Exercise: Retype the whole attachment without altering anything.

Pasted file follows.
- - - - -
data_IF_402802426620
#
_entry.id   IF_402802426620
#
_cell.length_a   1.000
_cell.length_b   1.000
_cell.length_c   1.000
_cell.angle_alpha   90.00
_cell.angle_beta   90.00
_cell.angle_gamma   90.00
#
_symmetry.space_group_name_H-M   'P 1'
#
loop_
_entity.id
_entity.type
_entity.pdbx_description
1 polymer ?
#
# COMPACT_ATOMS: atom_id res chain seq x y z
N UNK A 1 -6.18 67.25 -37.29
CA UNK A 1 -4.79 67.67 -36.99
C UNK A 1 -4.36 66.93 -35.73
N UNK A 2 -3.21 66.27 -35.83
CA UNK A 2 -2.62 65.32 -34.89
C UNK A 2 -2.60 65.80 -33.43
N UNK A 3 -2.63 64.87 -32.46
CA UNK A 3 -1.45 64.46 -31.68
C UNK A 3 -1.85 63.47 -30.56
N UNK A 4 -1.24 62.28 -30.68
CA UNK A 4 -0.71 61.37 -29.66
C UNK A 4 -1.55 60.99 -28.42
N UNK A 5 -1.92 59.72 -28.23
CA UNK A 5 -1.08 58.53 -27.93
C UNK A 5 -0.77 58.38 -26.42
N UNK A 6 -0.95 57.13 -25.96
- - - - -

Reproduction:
data_IF_402802426620
#
_entry.id   IF_402802426620
#
_cell.length_a   1.000
_cell.length_b   1.000
_cell.length_c   1.000
_cell.angle_alpha   90.00
_cell.angle_beta   90.00
_cell.angle_gamma   90.00
#
_symmetry.space_group_name_H-M   'P 1'
#
loop_
_entity.id
_entity.type
_entity.pdbx_description
1 polymer ?
#
# COMPACT_ATOMS: atom_id res chain seq x y z
N UNK A 1 -6.18 67.25 -37.29
CA UNK A 1 -4.79 67.67 -36.99
C UNK A 1 -4.36 66.93 -35.73
N UNK A 2 -3.21 66.27 -35.83
CA UNK A 2 -2.62 65.32 -34.89
C UNK A 2 -2.60 65.80 -33.43
N UNK A 3 -2.63 64.87 -32.46
CA UNK A 3 -1.45 64.46 -31.68
C UNK A 3 -1.85 63.47 -30.56
N UNK A 4 -1.24 62.28 -30.68
CA UNK A 4 -0.71 61.37 -29.66
C UNK A 4 -1.55 60.99 -28.42
N UNK A 5 -1.92 59.72 -28.23
CA UNK A 5 -1.08 58.53 -27.93
C UNK A 5 -0.77 58.38 -26.42
N UNK A 6 -0.95 57.13 -25.96